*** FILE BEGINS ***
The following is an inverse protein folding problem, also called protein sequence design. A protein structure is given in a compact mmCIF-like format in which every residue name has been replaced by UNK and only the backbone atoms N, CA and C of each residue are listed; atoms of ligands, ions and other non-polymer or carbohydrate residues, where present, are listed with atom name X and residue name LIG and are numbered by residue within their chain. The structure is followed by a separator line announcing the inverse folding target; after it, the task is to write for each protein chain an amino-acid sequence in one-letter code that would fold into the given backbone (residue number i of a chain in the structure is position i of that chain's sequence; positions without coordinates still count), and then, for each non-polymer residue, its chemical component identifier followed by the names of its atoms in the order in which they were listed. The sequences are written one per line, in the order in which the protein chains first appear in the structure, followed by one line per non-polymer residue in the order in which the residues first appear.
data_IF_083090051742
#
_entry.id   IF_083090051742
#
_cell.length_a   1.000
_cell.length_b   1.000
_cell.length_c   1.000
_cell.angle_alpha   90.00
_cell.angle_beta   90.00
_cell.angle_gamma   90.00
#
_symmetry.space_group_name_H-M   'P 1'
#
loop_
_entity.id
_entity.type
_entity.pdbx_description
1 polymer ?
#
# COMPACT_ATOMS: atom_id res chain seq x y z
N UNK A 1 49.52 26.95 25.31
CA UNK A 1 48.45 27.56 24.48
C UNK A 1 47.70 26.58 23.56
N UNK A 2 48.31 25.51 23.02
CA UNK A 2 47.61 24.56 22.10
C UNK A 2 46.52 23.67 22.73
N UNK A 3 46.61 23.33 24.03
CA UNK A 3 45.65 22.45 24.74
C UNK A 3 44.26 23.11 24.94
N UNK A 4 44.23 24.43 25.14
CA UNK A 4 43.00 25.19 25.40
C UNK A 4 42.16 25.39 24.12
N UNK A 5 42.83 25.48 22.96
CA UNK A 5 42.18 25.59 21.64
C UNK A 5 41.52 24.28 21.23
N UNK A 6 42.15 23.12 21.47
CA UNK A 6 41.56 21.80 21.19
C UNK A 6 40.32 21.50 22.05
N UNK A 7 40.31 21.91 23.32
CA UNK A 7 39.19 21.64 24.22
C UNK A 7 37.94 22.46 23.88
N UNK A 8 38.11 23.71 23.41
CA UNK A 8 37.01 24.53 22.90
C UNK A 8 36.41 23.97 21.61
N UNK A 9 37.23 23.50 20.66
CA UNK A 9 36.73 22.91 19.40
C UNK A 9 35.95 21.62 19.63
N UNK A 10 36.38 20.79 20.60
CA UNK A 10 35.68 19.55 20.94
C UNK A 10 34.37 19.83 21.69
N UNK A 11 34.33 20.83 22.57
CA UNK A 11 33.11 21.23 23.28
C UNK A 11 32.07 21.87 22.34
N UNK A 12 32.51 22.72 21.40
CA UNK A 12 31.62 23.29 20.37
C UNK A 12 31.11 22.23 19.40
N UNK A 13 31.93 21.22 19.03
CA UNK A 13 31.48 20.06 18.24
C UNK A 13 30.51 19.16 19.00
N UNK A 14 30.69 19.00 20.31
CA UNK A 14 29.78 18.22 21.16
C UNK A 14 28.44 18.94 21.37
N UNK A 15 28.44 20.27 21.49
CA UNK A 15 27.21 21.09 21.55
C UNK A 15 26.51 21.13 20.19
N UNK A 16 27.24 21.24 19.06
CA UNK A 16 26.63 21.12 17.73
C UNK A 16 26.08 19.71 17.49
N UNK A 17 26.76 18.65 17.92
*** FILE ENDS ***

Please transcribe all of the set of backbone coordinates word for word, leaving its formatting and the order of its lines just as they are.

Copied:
The following is an inverse protein folding problem, also called protein sequence design. A protein structure is given in a compact mmCIF-like format in which every residue name has been replaced by UNK and only the backbone atoms N, CA and C of each residue are listed; atoms of ligands, ions and other non-polymer or carbohydrate residues, where present, are listed with atom name X and residue name LIG and are numbered by residue within their chain. The structure is followed by a separator line announcing the inverse folding target; after it, the task is to write for each protein chain an amino-acid sequence in one-letter code that would fold into the given backbone (residue number i of a chain in the structure is position i of that chain's sequence; positions without coordinates still count), and then, for each non-polymer residue, its chemical component identifier followed by the names of its atoms in the order in which they were listed. The sequences are written one per line, in the order in which the protein chains first appear in the structure, followed by one line per non-polymer residue in the order in which the residues first appear.
data_IF_083090051742
#
_entry.id   IF_083090051742
#
_cell.length_a   1.000
_cell.length_b   1.000
_cell.length_c   1.000
_cell.angle_alpha   90.00
_cell.angle_beta   90.00
_cell.angle_gamma   90.00
#
_symmetry.space_group_name_H-M   'P 1'
#
loop_
_entity.id
_entity.type
_entity.pdbx_description
1 polymer ?
#
# COMPACT_ATOMS: atom_id res chain seq x y z
N UNK A 1 49.52 26.95 25.31
CA UNK A 1 48.45 27.56 24.48
C UNK A 1 47.70 26.58 23.56
N UNK A 2 48.31 25.51 23.02
CA UNK A 2 47.61 24.56 22.10
C UNK A 2 46.52 23.67 22.73
N UNK A 3 46.61 23.33 24.03
CA UNK A 3 45.65 22.45 24.74
C UNK A 3 44.26 23.11 24.94
N UNK A 4 44.23 24.43 25.14
CA UNK A 4 43.00 25.19 25.40
C UNK A 4 42.16 25.39 24.12
N UNK A 5 42.83 25.48 22.96
CA UNK A 5 42.18 25.59 21.64
C UNK A 5 41.52 24.28 21.23
N UNK A 6 42.15 23.12 21.47
CA UNK A 6 41.56 21.80 21.19
C UNK A 6 40.32 21.50 22.05
N UNK A 7 40.31 21.91 23.32
CA UNK A 7 39.19 21.64 24.22
C UNK A 7 37.94 22.46 23.88
N UNK A 8 38.11 23.71 23.41
CA UNK A 8 37.01 24.53 22.90
C UNK A 8 36.41 23.97 21.61
N UNK A 9 37.23 23.50 20.66
CA UNK A 9 36.73 22.91 19.40
C UNK A 9 35.95 21.62 19.63
N UNK A 10 36.38 20.79 20.60
CA UNK A 10 35.68 19.55 20.94
C UNK A 10 34.37 19.83 21.69
N UNK A 11 34.33 20.83 22.57
CA UNK A 11 33.11 21.23 23.28
C UNK A 11 32.07 21.87 22.34
N UNK A 12 32.51 22.72 21.40
CA UNK A 12 31.62 23.29 20.37
C UNK A 12 31.11 22.23 19.40
N UNK A 13 31.93 21.22 19.03
CA UNK A 13 31.48 20.06 18.24
C UNK A 13 30.51 19.16 19.00
N UNK A 14 30.69 19.00 20.31
CA UNK A 14 29.78 18.22 21.16
C UNK A 14 28.44 18.94 21.37
N UNK A 15 28.44 20.27 21.49
CA UNK A 15 27.21 21.09 21.55
C UNK A 15 26.51 21.13 20.19
N UNK A 16 27.24 21.24 19.06
CA UNK A 16 26.63 21.12 17.73
C UNK A 16 26.08 19.71 17.49
N UNK A 17 26.76 18.65 17.92